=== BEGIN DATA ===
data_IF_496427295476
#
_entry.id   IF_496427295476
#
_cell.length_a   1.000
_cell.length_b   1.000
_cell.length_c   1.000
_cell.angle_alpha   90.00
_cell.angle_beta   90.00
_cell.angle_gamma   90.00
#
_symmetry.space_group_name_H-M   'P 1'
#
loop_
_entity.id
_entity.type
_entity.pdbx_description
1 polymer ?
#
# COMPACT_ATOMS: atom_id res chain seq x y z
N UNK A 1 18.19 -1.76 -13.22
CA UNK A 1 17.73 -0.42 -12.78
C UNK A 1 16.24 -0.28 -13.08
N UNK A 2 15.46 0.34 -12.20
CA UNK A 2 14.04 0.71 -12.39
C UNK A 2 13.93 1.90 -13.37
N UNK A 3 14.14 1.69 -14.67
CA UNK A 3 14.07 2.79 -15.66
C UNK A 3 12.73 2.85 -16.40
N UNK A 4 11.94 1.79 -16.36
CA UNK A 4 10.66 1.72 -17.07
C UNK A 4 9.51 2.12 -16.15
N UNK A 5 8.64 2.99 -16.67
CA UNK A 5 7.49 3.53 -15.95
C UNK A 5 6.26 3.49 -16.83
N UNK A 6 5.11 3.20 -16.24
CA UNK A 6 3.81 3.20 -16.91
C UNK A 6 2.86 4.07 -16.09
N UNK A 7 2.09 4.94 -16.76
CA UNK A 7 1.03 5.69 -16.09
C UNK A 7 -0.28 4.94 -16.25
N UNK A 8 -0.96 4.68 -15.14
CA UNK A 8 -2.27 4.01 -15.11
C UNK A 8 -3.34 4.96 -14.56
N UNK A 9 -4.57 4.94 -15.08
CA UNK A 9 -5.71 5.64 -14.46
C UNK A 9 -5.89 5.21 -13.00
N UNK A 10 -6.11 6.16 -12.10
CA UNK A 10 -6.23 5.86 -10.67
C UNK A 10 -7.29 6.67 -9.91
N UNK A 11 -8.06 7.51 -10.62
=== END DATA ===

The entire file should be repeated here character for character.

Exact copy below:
data_IF_496427295476
#
_entry.id   IF_496427295476
#
_cell.length_a   1.000
_cell.length_b   1.000
_cell.length_c   1.000
_cell.angle_alpha   90.00
_cell.angle_beta   90.00
_cell.angle_gamma   90.00
#
_symmetry.space_group_name_H-M   'P 1'
#
loop_
_entity.id
_entity.type
_entity.pdbx_description
1 polymer ?
#
# COMPACT_ATOMS: atom_id res chain seq x y z
N UNK A 1 18.19 -1.76 -13.22
CA UNK A 1 17.73 -0.42 -12.78
C UNK A 1 16.24 -0.28 -13.08
N UNK A 2 15.46 0.34 -12.20
CA UNK A 2 14.04 0.71 -12.39
C UNK A 2 13.93 1.90 -13.37
N UNK A 3 14.14 1.69 -14.67
CA UNK A 3 14.07 2.79 -15.66
C UNK A 3 12.73 2.85 -16.40
N UNK A 4 11.94 1.79 -16.36
CA UNK A 4 10.66 1.72 -17.07
C UNK A 4 9.51 2.12 -16.15
N UNK A 5 8.64 2.99 -16.67
CA UNK A 5 7.49 3.53 -15.95
C UNK A 5 6.26 3.49 -16.83
N UNK A 6 5.11 3.20 -16.24
CA UNK A 6 3.81 3.20 -16.91
C UNK A 6 2.86 4.07 -16.09
N UNK A 7 2.09 4.94 -16.76
CA UNK A 7 1.03 5.69 -16.09
C UNK A 7 -0.28 4.94 -16.25
N UNK A 8 -0.96 4.68 -15.14
CA UNK A 8 -2.27 4.01 -15.11
C UNK A 8 -3.34 4.96 -14.56
N UNK A 9 -4.57 4.94 -15.08
CA UNK A 9 -5.71 5.64 -14.46
C UNK A 9 -5.89 5.21 -13.00
N UNK A 10 -6.11 6.16 -12.10
CA UNK A 10 -6.23 5.86 -10.67
C UNK A 10 -7.29 6.67 -9.91
N UNK A 11 -8.06 7.51 -10.62